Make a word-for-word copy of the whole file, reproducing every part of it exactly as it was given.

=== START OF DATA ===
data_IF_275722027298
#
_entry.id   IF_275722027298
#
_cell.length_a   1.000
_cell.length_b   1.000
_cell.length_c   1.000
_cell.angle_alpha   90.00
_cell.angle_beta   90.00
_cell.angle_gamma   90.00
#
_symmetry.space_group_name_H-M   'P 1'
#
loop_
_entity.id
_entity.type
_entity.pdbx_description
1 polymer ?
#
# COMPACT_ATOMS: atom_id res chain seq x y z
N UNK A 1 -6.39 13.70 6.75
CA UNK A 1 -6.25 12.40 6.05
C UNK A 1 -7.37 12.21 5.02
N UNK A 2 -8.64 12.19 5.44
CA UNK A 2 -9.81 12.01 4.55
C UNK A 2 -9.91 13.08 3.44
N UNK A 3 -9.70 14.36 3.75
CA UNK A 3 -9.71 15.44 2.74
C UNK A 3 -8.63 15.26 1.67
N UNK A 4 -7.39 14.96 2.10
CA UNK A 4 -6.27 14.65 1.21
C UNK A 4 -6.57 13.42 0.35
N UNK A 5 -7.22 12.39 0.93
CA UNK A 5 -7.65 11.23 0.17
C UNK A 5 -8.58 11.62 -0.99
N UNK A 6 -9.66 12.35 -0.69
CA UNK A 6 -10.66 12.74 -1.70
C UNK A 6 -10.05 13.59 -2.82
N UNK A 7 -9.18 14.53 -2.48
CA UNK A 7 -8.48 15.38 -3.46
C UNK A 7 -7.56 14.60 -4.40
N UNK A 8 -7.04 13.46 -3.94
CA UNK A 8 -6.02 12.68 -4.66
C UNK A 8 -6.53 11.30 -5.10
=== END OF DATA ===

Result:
data_IF_275722027298
#
_entry.id   IF_275722027298
#
_cell.length_a   1.000
_cell.length_b   1.000
_cell.length_c   1.000
_cell.angle_alpha   90.00
_cell.angle_beta   90.00
_cell.angle_gamma   90.00
#
_symmetry.space_group_name_H-M   'P 1'
#
loop_
_entity.id
_entity.type
_entity.pdbx_description
1 polymer ?
#
# COMPACT_ATOMS: atom_id res chain seq x y z
N UNK A 1 -6.39 13.70 6.75
CA UNK A 1 -6.25 12.40 6.05
C UNK A 1 -7.37 12.21 5.02
N UNK A 2 -8.64 12.19 5.44
CA UNK A 2 -9.81 12.01 4.55
C UNK A 2 -9.91 13.08 3.44
N UNK A 3 -9.70 14.36 3.75
CA UNK A 3 -9.71 15.44 2.74
C UNK A 3 -8.63 15.26 1.67
N UNK A 4 -7.39 14.96 2.10
CA UNK A 4 -6.27 14.65 1.21
C UNK A 4 -6.57 13.42 0.35
N UNK A 5 -7.22 12.39 0.93
CA UNK A 5 -7.65 11.23 0.17
C UNK A 5 -8.58 11.62 -0.99
N UNK A 6 -9.66 12.35 -0.69
CA UNK A 6 -10.66 12.74 -1.70
C UNK A 6 -10.05 13.59 -2.82
N UNK A 7 -9.18 14.53 -2.48
CA UNK A 7 -8.48 15.38 -3.46
C UNK A 7 -7.56 14.60 -4.40
N UNK A 8 -7.04 13.46 -3.94
CA UNK A 8 -6.02 12.68 -4.66
C UNK A 8 -6.53 11.30 -5.10